This information from Lexicomp® explains what you need to know about this medication, including what it’s used for, how to take it, its side effects, and when to call your healthcare provider.
- It is used to treat skin irritation.
- It is used to treat skin rashes.
- If your child has an allergy to this drug or any part of this drug.
- If your child is allergic to any drugs like this one or any other drugs, foods, or other substances. Tell the doctor about the allergy and what signs your child had, like rash; hives; itching; shortness of breath; wheezing; cough; swelling of face, lips, tongue, or throat; or any other signs.
This drug may interact with other drugs or health problems.
Tell the doctor and pharmacist about all of your child’s drugs (prescription or OTC, natural products, vitamins) and health problems. You must check to make sure that it is safe for your child to take this drug with all of his/her drugs and health problems. Do not start, stop, or change the dose of any drug your child takes without checking with the doctor.
- Tell all of your child’s health care providers that your child is taking this drug. This includes your child’s doctors, nurses, pharmacists, and dentists.
- Do not use to treat diaper rash.
- Do not use tight-fitting diapers or plastic pants if treated part is in the diaper area. This may cause more drug to get into the body.
- Talk with your child’s doctor before you use other drugs or products on your child’s skin.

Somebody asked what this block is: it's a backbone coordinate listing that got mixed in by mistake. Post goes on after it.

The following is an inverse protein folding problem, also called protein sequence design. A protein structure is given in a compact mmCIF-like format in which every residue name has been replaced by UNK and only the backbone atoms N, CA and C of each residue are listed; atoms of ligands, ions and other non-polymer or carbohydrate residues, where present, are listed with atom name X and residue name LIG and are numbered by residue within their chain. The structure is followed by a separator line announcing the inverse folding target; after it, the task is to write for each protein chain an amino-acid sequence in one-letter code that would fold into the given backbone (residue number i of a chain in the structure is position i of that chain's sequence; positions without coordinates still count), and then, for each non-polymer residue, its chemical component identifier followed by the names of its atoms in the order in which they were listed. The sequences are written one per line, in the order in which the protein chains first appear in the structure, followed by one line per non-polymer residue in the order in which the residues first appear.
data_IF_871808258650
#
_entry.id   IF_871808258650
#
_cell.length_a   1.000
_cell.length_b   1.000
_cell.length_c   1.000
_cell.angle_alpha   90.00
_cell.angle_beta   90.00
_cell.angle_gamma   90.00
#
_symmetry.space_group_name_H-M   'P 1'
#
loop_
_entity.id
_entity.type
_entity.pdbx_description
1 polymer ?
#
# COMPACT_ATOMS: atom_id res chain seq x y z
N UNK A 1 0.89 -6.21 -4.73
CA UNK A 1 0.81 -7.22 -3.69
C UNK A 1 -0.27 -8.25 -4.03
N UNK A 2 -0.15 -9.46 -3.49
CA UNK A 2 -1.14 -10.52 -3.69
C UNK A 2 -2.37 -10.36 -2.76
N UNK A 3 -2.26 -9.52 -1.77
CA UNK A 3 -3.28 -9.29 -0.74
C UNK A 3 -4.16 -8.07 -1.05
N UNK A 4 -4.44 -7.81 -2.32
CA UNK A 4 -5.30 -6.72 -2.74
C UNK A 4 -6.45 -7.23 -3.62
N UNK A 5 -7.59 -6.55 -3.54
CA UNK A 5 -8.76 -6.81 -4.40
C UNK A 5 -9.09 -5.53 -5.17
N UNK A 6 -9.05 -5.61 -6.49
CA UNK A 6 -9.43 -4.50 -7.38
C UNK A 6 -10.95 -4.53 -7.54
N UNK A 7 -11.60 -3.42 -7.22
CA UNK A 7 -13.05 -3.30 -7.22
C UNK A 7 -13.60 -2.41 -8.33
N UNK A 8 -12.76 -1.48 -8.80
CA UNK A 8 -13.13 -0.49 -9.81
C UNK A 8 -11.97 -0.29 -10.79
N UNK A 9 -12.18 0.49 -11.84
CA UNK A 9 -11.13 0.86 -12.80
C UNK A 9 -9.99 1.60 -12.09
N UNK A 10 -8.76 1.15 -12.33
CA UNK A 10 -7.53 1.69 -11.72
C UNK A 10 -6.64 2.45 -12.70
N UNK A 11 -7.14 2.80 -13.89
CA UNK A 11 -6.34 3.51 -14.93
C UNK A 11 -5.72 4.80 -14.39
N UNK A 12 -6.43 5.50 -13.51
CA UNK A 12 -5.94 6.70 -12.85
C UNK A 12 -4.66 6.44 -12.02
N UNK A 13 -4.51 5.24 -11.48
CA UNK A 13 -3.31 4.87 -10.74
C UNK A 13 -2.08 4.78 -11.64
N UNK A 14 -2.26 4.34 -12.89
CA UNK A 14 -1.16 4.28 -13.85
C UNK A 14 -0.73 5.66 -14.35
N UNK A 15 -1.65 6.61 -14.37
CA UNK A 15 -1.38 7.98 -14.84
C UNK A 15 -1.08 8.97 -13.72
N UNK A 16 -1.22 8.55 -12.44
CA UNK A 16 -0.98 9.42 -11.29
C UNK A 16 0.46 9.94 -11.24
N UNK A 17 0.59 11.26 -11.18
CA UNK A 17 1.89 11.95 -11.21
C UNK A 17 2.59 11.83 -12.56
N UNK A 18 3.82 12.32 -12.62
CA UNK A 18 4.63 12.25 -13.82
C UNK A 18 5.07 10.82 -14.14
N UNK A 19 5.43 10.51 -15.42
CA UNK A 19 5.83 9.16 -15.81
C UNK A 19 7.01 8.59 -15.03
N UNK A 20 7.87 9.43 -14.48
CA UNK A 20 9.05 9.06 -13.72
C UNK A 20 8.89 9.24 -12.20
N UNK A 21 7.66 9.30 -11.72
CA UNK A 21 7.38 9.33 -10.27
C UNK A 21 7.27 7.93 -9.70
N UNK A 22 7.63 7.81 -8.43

- Do not put on cuts, scrapes, or damaged skin.
- Use care when putting on a large part of the skin or where there are open wounds. Talk with the doctor.
- Do not have your child use longer than you have been told by your child’s doctor.
- This drug may affect growth in children and teens in some cases. They may need regular growth checks. Talk with the doctor.
- Use with care in children. Talk with the doctor.
- Do not give this drug to a child younger than 1 year of age.
If your child is pregnant or breast-feeding a baby:
- Talk with the doctor if your child is pregnant, becomes pregnant, or is breast-feeding a baby. You will need to talk about the benefits and risks to your child and the baby.
WARNING/CAUTION: Even though it may be rare, some people may have very bad and sometimes deadly side effects when taking a drug. Tell your child’s doctor or get medical help right away if your child has any of the following signs or symptoms that may be related to a very bad side effect: